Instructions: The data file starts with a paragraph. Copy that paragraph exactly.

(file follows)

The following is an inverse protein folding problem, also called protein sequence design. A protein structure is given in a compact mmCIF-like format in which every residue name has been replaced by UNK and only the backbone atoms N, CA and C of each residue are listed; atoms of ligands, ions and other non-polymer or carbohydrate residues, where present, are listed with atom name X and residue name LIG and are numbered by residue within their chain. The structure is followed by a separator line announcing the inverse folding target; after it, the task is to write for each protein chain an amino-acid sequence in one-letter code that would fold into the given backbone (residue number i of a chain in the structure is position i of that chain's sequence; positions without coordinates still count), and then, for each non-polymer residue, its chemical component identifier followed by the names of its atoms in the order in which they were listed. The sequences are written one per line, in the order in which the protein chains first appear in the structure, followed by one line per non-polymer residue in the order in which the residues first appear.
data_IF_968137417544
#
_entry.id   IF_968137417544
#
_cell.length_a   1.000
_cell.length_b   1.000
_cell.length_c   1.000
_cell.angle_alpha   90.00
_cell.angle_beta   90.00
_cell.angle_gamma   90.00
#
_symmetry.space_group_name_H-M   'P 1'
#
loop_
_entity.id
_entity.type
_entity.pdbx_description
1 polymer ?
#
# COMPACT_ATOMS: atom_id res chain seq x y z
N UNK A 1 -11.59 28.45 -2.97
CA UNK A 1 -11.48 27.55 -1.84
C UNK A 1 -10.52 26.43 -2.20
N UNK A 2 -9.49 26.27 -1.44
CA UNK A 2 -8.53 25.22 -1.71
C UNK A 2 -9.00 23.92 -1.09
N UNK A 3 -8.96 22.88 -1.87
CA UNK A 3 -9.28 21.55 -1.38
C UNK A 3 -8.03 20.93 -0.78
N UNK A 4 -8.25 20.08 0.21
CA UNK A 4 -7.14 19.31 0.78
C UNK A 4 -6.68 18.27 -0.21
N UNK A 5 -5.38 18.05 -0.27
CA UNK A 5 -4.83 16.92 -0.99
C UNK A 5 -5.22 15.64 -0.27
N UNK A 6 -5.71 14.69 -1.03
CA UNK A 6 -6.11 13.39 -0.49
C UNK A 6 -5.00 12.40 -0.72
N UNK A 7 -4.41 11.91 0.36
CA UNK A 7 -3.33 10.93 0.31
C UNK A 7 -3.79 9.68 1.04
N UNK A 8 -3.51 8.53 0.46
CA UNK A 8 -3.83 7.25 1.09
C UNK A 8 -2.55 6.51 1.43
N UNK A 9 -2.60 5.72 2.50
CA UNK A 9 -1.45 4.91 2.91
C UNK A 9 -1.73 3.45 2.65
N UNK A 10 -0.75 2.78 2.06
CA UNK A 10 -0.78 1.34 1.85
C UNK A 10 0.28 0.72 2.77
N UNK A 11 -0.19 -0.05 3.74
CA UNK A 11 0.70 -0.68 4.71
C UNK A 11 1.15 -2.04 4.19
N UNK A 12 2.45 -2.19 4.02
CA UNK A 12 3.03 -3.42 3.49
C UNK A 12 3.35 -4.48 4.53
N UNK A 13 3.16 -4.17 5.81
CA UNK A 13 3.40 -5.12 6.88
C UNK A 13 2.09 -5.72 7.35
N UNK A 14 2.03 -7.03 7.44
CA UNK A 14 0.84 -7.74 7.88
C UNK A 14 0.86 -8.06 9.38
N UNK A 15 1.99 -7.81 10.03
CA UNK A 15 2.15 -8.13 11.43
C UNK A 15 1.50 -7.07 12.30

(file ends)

The following is an inverse protein folding problem, also called protein sequence design. A protein structure is given in a compact mmCIF-like format in which every residue name has been replaced by UNK and only the backbone atoms N, CA and C of each residue are listed; atoms of ligands, ions and other non-polymer or carbohydrate residues, where present, are listed with atom name X and residue name LIG and are numbered by residue within their chain. The structure is followed by a separator line announcing the inverse folding target; after it, the task is to write for each protein chain an amino-acid sequence in one-letter code that would fold into the given backbone (residue number i of a chain in the structure is position i of that chain's sequence; positions without coordinates still count), and then, for each non-polymer residue, its chemical component identifier followed by the names of its atoms in the order in which they were listed. The sequences are written one per line, in the order in which the protein chains first appear in the structure, followed by one line per non-polymer residue in the order in which the residues first appear.